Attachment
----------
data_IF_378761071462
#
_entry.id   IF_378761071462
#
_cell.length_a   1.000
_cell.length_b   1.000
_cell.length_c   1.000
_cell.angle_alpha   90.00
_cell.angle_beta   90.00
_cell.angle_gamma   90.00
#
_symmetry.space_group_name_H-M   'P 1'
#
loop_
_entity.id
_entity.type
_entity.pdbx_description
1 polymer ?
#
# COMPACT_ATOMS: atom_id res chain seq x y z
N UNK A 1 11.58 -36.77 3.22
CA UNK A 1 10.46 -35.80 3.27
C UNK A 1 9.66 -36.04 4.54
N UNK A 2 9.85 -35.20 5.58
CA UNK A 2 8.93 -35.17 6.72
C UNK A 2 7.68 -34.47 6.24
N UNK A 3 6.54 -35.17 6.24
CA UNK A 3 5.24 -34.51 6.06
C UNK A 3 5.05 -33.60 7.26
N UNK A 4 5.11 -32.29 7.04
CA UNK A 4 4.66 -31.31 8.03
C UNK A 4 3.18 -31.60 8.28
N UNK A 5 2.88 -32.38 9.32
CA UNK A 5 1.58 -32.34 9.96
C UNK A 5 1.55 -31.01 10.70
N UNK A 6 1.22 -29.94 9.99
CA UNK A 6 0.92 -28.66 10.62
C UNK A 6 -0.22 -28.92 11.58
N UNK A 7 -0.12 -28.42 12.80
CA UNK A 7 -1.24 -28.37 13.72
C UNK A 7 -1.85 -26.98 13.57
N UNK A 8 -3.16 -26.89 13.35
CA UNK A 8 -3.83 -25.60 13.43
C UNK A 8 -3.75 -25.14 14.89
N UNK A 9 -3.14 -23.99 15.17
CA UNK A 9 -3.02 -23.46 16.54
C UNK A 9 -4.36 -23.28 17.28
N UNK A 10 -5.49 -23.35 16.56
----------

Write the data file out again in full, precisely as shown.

data_IF_378761071462
#
_entry.id   IF_378761071462
#
_cell.length_a   1.000
_cell.length_b   1.000
_cell.length_c   1.000
_cell.angle_alpha   90.00
_cell.angle_beta   90.00
_cell.angle_gamma   90.00
#
_symmetry.space_group_name_H-M   'P 1'
#
loop_
_entity.id
_entity.type
_entity.pdbx_description
1 polymer ?
#
# COMPACT_ATOMS: atom_id res chain seq x y z
N UNK A 1 11.58 -36.77 3.22
CA UNK A 1 10.46 -35.80 3.27
C UNK A 1 9.66 -36.04 4.54
N UNK A 2 9.85 -35.20 5.58
CA UNK A 2 8.93 -35.17 6.72
C UNK A 2 7.68 -34.47 6.24
N UNK A 3 6.54 -35.17 6.24
CA UNK A 3 5.24 -34.51 6.06
C UNK A 3 5.05 -33.60 7.26
N UNK A 4 5.11 -32.29 7.04
CA UNK A 4 4.66 -31.31 8.03
C UNK A 4 3.18 -31.60 8.28
N UNK A 5 2.88 -32.38 9.32
CA UNK A 5 1.58 -32.34 9.96
C UNK A 5 1.55 -31.01 10.70
N UNK A 6 1.22 -29.94 9.99
CA UNK A 6 0.92 -28.66 10.62
C UNK A 6 -0.22 -28.92 11.58
N UNK A 7 -0.12 -28.42 12.80
CA UNK A 7 -1.24 -28.37 13.72
C UNK A 7 -1.85 -26.98 13.57
N UNK A 8 -3.16 -26.89 13.35
CA UNK A 8 -3.83 -25.60 13.43
C UNK A 8 -3.75 -25.14 14.89
N UNK A 9 -3.14 -23.99 15.17
CA UNK A 9 -3.02 -23.46 16.54
C UNK A 9 -4.36 -23.28 17.28
N UNK A 10 -5.49 -23.35 16.56